Happy New Year to you all! Hope you’ll have another gorgeous year!
Finally one of my dreams come true – to watch sunrise on new year’s day!
It’s really a random hike but it’s really lucky that my classmate was crazy enough to do it with me, thanks Jony. We met up at 0500, arrived Siu Sai Wan at 0530, ran all the way up to Pottinger Peak (about 300m above ground level) and setup our equipment for the stunning sunrise. We ditched the overcrowded scenic stopover on the mid-slope and went all the way up to the top of the Peak. Yay!!! It wasn’t easy but the breathtaking scenery worth every effort to make the trip happened!!!
Ivy tree (Schefflera octophylla) is a native tree species in Hong Kong flowering from November to December, its decent smell attracts insects like bees and butterflies for its nectar. In Southern China, the honey produce is called “Winter honey” or “Ivy tree honey”. The peel of ivy tree’s root and stem is also one of the main ingredients in the famous herbal tea in Hong Kong – 24 flavours.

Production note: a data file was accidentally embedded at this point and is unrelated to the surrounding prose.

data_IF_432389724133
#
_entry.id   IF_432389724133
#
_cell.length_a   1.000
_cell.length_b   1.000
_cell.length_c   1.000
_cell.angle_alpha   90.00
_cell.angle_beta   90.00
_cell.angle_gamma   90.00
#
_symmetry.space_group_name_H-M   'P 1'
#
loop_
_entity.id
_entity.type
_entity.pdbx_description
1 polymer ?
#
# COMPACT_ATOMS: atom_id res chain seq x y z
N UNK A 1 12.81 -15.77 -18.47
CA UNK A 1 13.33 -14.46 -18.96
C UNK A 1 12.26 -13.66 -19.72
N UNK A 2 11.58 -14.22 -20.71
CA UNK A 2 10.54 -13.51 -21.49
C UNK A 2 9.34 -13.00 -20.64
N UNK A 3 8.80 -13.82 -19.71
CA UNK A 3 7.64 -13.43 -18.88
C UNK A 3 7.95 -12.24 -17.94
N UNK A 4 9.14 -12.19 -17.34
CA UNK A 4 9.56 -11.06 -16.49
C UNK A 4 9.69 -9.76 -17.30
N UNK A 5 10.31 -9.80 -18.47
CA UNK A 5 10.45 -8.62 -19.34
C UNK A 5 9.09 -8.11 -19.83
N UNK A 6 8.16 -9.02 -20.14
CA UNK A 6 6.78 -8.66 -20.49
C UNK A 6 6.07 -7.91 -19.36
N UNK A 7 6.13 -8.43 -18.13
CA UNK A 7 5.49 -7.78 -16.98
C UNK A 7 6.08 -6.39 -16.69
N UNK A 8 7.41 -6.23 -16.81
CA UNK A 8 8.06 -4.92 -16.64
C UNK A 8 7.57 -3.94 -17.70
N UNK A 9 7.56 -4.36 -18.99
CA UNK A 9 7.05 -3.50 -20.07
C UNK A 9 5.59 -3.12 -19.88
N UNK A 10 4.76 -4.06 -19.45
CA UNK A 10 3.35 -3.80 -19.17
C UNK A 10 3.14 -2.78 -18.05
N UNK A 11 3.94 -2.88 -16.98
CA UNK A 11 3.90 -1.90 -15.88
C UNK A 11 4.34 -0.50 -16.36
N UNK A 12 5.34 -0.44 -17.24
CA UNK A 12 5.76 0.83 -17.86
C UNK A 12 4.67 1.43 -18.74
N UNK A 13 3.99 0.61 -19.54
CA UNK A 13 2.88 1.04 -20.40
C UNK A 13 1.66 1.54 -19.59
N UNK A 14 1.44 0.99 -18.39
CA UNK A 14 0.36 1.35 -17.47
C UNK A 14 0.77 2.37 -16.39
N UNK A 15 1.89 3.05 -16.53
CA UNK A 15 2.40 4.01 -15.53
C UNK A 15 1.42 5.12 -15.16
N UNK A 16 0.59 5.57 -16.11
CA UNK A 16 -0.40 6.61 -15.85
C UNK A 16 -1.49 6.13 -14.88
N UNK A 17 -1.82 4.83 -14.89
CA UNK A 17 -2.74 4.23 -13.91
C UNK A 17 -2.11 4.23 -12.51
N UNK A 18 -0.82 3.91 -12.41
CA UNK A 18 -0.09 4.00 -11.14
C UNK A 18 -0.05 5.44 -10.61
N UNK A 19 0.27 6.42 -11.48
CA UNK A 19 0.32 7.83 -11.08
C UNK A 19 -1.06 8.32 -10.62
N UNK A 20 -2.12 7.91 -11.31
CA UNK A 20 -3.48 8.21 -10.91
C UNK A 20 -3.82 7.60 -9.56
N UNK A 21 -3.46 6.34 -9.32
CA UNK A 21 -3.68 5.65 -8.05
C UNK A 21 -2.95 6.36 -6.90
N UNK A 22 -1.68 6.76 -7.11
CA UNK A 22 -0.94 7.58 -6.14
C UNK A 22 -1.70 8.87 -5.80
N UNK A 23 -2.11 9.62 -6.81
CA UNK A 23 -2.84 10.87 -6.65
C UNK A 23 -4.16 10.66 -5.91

Bauhinia × blakeana, the floral emblem of Hong Kong, is translated as “洋紫荊 (Transliteration: Foreign Cercis)”. Yet since Hong Kong was ceded to Communist China in 1997, despite the flower’s overwhelming appearance in the region’s emblem, flag and coins, it is more commonly called “紫荊 (Cercis)” – a plant of a different genus. The name change is obviously unscientific and simply based on political reason because the word “洋 (Foreign)” is politically incorrect from Communist China’s point of view.
Well, this is China, a very conservative single-party state, despite its “success” in economy achieved by sacrificing nearly everything else.
Opposite of Fung Hang village, across Starling Inlet is Yantian, Shenzhen. Right in front of us are the seedlings of the red trees, while countless of buildings had been erected on the other side of the sea.
Can urbanisation be stopped? Can the government leave this place alone?